Millions of workers could end up having to pay back unemployment benefits if they don’t submit newly required paperwork supporting their claims.
The new requirements apply to the 3 to 4 million gig workers and independent contractors who receive unemployment benefits from the Pandemic Unemployment Assistance (PUA) program that was recently extended through March, according to unemployment researcher Andrew Stettner.
“Those individuals are going to have to substantiate their employment and prove their identity, even if they had not done so in 2020. They also have new requirements to certify that they are still out of work due to COVID each and every week,” says Stettner.
The new stimulus package that passed in late December extended the PUA, a program that was originally established in the CARES Act in May 2020 to extend unemployment benefits to gig workers, independent contractors, and other workers who normally wouldn’t qualify. So if you’re an Uber driver, freelance writer, consultant, or any other type of independent contractor who has lost work and filed for unemployment, this deadline could apply to you.
At issue is a new threshold of proof for individuals to continue or start receiving benefits through the PUA. For workers who apply (or re-apply) for these benefits before Jan. 31, they’ll have 90 days to provide this extra documentation, which includes things like W-2s, tax returns, and business receipts. Failure to follow through with this extra verification could result in having to pay back any benefits received since the week of Dec. 27, 2020.
When the 90-day period starts varies by state. Federal guidance says individuals must provide the documentation “within 90 days of the application date or the date the individual is instructed to provide such documentation by the state agency (whichever is later).”
For people who file for these extended PUA benefits between Jan. 31 and when they are currently set to expire on March 14, they’ll have 21 days to provide this information.
While every PUA claimant going forward will need to provide this documentation, you might have already submitted many of these documents if you filed to increase your benefit amount through the PUA in May. Some people who qualified for more than the minimum PUA payment (because their loss of income was greater) already had to submit these documents.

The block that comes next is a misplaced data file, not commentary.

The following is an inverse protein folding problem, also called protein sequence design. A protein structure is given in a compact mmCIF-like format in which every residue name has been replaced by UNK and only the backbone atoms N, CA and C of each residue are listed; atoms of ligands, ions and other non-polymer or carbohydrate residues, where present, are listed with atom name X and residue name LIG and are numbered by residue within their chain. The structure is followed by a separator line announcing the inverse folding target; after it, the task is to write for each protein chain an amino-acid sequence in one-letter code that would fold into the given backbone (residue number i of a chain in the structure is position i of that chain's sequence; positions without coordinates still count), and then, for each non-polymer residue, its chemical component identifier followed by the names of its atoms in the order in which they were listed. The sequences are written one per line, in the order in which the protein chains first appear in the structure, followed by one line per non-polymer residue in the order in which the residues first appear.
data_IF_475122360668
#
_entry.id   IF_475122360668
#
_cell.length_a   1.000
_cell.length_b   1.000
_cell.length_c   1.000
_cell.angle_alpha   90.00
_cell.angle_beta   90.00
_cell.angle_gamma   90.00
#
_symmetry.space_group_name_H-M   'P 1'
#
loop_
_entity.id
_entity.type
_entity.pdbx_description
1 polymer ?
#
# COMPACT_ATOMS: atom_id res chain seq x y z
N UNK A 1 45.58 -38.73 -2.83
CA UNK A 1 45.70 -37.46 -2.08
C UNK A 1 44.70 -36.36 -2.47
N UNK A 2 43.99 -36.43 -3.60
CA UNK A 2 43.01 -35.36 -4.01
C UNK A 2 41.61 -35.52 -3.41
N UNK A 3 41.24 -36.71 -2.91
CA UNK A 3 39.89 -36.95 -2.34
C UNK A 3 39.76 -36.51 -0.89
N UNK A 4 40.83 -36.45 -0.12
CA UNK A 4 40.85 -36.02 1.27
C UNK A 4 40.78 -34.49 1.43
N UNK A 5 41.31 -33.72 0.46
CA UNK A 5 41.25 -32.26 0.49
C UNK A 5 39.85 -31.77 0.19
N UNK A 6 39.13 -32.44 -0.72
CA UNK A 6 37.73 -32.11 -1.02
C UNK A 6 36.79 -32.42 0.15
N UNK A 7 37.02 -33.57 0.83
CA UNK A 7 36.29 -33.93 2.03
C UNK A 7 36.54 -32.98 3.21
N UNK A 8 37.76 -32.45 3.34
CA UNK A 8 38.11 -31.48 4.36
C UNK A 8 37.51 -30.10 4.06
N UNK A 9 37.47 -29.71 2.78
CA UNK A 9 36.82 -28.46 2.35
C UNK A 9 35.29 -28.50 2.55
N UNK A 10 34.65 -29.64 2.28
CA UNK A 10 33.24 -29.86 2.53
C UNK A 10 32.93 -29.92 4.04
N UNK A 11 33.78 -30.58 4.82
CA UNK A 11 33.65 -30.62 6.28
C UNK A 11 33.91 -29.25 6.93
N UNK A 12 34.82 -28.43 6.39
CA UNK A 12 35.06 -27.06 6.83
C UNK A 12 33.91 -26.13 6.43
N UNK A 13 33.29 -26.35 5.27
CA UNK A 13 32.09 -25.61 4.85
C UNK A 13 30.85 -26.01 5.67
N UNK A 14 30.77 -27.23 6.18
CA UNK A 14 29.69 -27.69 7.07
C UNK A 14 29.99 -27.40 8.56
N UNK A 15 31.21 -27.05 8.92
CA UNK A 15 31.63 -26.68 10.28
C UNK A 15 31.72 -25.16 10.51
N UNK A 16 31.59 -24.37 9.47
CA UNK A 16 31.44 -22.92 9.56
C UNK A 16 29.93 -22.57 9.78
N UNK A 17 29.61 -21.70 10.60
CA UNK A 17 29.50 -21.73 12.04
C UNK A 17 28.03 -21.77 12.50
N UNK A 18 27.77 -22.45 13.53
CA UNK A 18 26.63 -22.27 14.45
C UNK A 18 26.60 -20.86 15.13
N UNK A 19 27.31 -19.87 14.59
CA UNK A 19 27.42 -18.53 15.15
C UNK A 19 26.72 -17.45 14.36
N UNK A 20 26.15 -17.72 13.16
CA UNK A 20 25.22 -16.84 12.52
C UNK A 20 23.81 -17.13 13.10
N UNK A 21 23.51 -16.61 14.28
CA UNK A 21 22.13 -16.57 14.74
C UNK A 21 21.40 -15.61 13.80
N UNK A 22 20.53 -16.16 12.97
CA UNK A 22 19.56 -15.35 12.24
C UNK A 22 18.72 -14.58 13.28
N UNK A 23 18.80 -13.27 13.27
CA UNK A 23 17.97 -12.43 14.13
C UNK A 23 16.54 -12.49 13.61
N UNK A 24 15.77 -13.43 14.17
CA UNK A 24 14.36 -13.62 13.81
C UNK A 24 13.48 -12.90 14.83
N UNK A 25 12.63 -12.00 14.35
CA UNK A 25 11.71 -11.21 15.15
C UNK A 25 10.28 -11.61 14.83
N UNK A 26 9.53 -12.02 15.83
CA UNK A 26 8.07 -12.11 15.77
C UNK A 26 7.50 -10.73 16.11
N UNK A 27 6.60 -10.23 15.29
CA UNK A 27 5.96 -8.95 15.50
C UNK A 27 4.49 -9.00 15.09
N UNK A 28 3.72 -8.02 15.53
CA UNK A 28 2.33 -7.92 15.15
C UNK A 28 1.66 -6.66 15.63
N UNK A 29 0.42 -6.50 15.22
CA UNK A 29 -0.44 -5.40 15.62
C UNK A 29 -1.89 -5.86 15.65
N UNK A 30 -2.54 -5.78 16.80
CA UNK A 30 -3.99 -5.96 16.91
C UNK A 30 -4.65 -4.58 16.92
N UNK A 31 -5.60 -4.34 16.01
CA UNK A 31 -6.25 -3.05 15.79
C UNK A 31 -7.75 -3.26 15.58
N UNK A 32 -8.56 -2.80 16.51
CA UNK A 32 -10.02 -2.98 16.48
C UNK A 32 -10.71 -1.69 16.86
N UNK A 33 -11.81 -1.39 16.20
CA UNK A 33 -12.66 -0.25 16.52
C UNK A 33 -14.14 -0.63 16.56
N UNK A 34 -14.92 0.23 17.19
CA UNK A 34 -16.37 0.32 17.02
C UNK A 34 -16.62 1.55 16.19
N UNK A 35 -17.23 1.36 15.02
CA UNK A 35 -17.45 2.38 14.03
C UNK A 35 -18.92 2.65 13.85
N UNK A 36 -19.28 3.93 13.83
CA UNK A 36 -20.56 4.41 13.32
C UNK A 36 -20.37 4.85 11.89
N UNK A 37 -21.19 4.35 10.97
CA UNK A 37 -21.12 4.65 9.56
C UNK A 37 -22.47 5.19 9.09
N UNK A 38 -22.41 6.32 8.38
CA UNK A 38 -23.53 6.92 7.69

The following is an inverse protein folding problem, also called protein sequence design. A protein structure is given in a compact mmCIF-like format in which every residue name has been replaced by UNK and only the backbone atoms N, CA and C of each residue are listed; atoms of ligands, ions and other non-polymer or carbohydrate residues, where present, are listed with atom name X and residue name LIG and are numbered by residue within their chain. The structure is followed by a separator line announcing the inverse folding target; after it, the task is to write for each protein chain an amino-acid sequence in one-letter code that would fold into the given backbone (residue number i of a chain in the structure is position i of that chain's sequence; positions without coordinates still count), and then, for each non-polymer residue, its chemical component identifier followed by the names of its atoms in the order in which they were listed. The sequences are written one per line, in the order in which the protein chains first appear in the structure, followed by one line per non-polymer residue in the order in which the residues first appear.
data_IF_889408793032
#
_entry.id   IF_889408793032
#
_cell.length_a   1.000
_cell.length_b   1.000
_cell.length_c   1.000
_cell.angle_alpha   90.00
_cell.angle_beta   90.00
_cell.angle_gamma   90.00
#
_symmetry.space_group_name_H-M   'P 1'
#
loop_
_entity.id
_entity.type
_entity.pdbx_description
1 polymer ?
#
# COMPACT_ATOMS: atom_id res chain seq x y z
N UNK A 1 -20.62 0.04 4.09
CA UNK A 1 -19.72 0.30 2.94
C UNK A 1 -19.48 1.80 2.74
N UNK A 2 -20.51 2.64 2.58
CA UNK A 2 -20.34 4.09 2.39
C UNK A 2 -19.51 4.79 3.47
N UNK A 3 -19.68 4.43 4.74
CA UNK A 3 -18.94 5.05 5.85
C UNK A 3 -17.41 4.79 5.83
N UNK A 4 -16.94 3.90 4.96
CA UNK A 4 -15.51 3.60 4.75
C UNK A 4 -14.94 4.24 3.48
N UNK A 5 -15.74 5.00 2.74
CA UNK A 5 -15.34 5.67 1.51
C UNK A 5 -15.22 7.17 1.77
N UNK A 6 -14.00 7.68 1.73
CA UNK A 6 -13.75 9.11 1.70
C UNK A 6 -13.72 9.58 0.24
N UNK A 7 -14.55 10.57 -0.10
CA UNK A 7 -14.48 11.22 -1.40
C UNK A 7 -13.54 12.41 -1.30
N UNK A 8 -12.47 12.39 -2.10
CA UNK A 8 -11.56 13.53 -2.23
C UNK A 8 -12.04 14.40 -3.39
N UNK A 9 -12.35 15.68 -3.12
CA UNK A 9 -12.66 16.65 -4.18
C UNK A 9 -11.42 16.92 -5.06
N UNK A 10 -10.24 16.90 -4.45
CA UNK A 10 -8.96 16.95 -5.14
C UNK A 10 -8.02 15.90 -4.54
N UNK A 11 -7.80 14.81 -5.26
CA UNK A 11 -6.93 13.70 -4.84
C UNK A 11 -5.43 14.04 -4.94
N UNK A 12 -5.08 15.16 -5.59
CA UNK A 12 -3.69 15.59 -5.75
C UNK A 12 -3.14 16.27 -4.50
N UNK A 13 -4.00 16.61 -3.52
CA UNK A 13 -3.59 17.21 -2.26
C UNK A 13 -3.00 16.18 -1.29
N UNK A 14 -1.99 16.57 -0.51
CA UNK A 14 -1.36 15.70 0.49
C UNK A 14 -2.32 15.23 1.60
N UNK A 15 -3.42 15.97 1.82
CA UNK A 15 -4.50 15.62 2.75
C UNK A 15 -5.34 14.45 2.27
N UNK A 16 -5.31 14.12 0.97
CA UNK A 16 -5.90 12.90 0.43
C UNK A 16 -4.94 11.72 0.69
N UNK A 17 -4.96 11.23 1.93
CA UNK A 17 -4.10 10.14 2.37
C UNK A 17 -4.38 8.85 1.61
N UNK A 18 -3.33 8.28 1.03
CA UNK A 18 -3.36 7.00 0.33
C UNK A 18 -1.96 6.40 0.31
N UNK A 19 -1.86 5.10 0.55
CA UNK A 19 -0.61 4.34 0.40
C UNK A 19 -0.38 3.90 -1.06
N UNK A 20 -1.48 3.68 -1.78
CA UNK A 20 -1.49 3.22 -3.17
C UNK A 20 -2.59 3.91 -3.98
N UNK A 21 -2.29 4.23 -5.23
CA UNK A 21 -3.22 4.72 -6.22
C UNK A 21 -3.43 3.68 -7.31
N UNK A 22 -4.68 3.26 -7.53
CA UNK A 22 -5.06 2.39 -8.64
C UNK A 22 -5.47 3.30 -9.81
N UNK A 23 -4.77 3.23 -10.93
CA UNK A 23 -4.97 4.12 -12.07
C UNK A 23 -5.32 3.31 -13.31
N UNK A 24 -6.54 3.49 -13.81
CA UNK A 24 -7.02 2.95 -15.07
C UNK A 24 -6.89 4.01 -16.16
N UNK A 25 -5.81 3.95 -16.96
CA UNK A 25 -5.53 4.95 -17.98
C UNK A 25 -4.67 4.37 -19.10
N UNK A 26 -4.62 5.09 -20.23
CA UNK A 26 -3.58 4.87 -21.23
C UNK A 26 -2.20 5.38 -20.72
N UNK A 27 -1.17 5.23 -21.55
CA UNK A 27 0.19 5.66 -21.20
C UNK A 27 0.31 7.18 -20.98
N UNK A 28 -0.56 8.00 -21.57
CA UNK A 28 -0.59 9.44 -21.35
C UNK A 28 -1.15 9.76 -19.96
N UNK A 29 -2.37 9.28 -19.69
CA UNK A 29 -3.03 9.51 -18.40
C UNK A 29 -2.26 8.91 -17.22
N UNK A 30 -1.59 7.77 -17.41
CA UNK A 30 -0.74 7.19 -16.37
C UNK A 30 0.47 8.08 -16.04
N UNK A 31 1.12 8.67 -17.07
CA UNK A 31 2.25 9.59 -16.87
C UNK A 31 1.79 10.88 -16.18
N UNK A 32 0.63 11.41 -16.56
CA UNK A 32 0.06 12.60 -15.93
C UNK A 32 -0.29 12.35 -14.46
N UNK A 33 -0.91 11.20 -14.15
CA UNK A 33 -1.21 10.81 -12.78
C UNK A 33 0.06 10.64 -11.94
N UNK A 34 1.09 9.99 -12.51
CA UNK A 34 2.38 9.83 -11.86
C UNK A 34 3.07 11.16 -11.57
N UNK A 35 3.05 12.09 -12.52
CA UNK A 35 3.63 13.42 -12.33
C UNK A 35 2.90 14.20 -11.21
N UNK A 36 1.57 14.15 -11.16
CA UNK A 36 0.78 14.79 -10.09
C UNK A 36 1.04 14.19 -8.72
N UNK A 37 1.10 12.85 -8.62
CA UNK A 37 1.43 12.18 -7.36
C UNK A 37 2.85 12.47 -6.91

But if you only received the minimum benefit amount from the PUA, which is 50 percent of what you normally earn, you will likely need to file further documentation with your state to continue receiving benefits and avoid paying back any benefits you’ve already received.
Make sure you double check to see if you need to submit further documentation. If you’re not sure, submit it anyway. You can find more information on your state’s requirements through your state’s department of labor. Even though some people may have submitted these documents previously, Stettner said many states failed to properly document it, and the U.S. Government Accountability Office also found inconsistencies in how different states implemented and reported on the program.
For workers who need to provide increased verification to support PUA claims, the following documents may be required:
- Paycheck stubs
- Earnings and leave statements showing the employer’s name and address
- W-2 forms
For proof of self employment, you may need to provide:
- State or federal employer identification numbers
- Business licenses
- Tax returns
- Business receipts
- Signed affidavits from persons verifying the individual’s self employment
Exact needs will vary by state. Check with your state’s department of labor for your requirements.
Paying Back Benefits
If you do not submit your documentation on time, or are deemed ineligible to continue receiving PUA benefits, you could have to pay back any benefits you’ve received since Dec. 27, 2020.
Each state has different overpayment recovery procedures. Possible methods of collecting that repayment include offset of future benefits, reduction in tax returns, or other repayment plans.
There is also uncertainty about the states’ ability to comply with these heightened requirements, and their ability to process an onslaught of new documentation.
“It could end up being in the millions of people who have not [sent their documents] yet and then states will have to process those within 90 days,” says Stettner. “That’s a big requirement.”
This backlog could result in delayed benefits for new claimants, so the more documentation you can include with your claim, the better your chances of avoiding any issues down the line.